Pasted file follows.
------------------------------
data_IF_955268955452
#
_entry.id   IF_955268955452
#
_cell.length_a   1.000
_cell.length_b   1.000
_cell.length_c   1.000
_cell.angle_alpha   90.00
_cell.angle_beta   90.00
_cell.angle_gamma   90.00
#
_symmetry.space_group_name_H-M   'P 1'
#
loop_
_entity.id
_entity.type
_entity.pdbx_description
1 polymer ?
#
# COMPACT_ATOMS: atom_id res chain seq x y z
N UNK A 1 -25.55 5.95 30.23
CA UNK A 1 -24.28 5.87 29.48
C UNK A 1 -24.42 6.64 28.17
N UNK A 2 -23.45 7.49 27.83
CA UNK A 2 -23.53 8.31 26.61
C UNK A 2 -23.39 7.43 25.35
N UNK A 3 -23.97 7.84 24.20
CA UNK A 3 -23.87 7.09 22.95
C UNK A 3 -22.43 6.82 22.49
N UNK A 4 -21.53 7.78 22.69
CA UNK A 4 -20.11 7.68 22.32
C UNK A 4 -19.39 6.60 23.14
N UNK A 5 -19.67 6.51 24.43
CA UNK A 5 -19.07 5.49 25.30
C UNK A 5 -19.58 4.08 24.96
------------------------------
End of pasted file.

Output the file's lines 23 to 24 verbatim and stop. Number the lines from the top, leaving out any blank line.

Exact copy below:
C UNK A 1 -24.42 6.64 28.17
N UNK A 2 -23.45 7.49 27.83